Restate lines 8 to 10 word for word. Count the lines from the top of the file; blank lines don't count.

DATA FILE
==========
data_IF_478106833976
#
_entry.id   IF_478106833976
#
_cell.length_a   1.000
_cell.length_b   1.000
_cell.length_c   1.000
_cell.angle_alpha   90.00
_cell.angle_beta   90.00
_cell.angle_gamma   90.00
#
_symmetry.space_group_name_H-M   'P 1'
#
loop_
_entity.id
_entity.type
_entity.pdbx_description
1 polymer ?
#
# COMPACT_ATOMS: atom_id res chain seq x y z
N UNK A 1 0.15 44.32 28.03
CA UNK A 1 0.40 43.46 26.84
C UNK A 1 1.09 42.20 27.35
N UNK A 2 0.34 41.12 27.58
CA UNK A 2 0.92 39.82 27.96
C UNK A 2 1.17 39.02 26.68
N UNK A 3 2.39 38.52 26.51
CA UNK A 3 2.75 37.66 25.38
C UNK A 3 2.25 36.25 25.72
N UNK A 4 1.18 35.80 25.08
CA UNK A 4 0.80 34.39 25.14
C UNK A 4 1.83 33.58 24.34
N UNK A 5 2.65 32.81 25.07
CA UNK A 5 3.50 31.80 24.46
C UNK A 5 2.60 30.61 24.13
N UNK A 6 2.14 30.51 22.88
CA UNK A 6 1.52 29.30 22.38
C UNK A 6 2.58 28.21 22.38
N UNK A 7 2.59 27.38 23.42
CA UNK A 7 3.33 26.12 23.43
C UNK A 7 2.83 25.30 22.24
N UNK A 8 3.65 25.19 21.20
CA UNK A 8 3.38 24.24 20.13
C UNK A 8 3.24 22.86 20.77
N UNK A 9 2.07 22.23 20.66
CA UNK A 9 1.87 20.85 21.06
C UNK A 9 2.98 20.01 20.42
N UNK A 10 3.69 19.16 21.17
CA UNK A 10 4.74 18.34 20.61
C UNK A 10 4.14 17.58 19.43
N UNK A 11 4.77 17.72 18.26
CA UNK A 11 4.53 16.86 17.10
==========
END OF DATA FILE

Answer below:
_cell.angle_alpha   90.00
_cell.angle_beta   90.00
_cell.angle_gamma   90.00